Have Uber Employees Been Spying on Beyoncé?

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According to a court declaration from Uber’s former forensic investigator, some employees at the ride-sharing service tracked the locations of “high-profile politicians, celebrities and even personal acquaintances of Uber employees, including ex-boyfriends/girlfriends, and ex-spouses.” Samuel Ward Spangenberg, the former investigator suing Uber, said employees also spied on one particularly well-known celebrity: Beyoncé.

Spangenberg, 45, brought his case to a California court in October, and is suing Uber for age discrimination and whistleblower retaliation. He said he was fired 11 months after bringing a number of his concerns to the attention of top Uber executives. Spangenberg questioned more than the company’s illicit spying practices. In his declaration, he said:

As part of Uber’s incident response team, I would be called when governmental agencies raided Uber’s offices due to concerns regarding noncompliance with governmental regulations. In those instances, Uber would lock down the office and immediately cut all connectivity so that law enforcement could not access Uber’s information. I would then be tasked with purchasing all new equipment for the office within the day, which I did when Uber’s Montreal office was raided.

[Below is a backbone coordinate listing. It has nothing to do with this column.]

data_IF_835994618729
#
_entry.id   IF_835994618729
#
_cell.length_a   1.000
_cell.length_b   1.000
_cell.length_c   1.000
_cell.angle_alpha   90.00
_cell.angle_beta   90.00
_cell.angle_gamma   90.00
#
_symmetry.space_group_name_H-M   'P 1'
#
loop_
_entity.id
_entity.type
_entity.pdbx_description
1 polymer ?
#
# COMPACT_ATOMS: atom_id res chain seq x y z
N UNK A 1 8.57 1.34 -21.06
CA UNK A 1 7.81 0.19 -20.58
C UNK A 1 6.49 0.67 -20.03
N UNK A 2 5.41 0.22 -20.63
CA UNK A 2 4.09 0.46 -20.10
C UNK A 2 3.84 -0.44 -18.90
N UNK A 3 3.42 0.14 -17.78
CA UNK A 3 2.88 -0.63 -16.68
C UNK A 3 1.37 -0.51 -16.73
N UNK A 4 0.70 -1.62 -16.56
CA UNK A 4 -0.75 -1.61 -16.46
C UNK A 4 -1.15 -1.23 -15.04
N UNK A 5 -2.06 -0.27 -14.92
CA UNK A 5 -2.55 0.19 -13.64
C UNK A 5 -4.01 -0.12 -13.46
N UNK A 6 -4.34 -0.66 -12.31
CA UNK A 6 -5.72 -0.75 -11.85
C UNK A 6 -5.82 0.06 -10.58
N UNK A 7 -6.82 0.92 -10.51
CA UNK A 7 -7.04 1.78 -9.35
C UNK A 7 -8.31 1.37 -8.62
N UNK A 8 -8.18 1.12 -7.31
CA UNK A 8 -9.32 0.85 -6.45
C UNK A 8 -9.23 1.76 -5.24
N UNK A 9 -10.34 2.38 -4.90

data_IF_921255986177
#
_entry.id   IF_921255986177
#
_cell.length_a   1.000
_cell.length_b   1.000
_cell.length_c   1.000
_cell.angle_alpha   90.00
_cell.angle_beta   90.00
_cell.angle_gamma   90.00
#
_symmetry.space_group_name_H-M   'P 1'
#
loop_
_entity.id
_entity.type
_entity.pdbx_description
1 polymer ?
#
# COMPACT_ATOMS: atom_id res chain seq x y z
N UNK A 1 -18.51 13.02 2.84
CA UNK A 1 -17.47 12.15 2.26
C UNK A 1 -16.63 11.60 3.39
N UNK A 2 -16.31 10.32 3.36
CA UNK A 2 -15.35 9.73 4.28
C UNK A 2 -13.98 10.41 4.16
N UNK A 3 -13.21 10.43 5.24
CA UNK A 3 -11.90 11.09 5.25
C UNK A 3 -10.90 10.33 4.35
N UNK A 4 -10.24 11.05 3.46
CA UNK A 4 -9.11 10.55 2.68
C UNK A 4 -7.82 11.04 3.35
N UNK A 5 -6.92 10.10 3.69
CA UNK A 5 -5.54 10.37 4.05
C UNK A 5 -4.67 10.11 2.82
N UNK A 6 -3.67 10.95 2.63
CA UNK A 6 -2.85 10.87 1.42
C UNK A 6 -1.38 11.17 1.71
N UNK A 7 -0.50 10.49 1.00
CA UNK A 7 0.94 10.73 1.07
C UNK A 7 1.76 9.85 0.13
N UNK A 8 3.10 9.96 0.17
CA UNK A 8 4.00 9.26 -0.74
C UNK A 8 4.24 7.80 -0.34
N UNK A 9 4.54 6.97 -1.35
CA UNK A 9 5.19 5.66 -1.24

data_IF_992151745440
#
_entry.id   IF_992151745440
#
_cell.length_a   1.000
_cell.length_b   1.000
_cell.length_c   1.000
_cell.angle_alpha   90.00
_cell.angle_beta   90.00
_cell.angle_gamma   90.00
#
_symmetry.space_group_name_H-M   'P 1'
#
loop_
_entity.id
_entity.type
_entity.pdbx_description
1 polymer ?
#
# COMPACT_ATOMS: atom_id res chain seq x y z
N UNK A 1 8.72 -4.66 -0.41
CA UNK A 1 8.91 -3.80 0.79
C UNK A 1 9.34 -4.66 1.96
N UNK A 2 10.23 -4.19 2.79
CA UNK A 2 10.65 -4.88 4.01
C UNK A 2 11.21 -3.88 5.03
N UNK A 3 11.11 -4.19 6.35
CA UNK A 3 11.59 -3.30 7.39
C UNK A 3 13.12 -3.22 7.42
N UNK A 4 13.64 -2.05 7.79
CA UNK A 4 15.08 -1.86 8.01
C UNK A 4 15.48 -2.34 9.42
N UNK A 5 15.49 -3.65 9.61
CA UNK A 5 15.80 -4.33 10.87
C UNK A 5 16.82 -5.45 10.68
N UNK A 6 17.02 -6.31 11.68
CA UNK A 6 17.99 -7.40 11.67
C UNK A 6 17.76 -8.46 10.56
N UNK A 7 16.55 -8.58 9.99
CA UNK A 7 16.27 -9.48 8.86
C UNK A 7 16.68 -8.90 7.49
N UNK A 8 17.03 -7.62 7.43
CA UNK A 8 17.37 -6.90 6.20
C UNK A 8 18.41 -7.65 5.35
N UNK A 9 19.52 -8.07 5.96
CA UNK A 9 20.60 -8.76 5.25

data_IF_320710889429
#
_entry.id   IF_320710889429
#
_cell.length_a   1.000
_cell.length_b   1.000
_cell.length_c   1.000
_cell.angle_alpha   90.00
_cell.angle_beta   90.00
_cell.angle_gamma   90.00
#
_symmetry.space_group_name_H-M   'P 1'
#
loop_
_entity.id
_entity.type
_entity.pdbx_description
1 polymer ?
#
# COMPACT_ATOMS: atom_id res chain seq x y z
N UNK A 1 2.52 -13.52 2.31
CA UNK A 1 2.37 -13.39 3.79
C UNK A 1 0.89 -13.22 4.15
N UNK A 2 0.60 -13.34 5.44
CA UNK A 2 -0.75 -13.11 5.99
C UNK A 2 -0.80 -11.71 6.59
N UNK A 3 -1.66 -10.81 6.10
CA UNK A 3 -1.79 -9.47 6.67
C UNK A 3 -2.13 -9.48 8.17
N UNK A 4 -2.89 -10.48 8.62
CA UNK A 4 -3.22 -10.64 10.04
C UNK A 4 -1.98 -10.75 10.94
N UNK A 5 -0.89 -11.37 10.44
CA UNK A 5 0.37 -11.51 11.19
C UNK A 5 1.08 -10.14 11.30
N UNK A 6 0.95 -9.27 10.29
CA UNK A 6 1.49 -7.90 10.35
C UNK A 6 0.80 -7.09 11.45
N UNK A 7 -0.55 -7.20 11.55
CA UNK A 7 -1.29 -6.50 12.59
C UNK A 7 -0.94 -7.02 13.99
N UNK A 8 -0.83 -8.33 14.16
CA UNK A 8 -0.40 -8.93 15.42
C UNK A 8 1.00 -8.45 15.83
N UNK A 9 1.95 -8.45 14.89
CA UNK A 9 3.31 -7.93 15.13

According to Spangenberg, some Uber employees would use a feature known as “God View” to spy on the location of targeted riders. In 2014, BuzzFeed revealed the feature’s existence when one of its reporters fell victim to “God View”–actually used by the general manager of Uber New York. The feature, which has since been rebranded “Heaven View” allows employees to see the location of drivers and customers who request a ride. Drivers do not have access to this feature.

In a statement, Uber said it “continues to increase our security investments and many of these efforts, like our multi-factor authentication checks and bug bounty program, have been widely reported.” And in a memo sent to Uber employees on Monday, the company’s top security executive, John Flynn, said: “Like every fast-growing company, we haven’t always gotten everything perfect. But without the trust of our customers we have no business.” The company has also said that “fewer than 10” employees have been fired for abusing the “God View” tool. 

Alec Siegel
Alec Siegel is a staff writer at Law Street Media. When he’s not working at Law Street he’s either cooking a mediocre tofu dish or enjoying a run in the woods. His passions include: gooey chocolate chips, black coffee, mountains, the Animal Kingdom in general, and John Lennon. Baklava is his achilles heel. Contact Alec at



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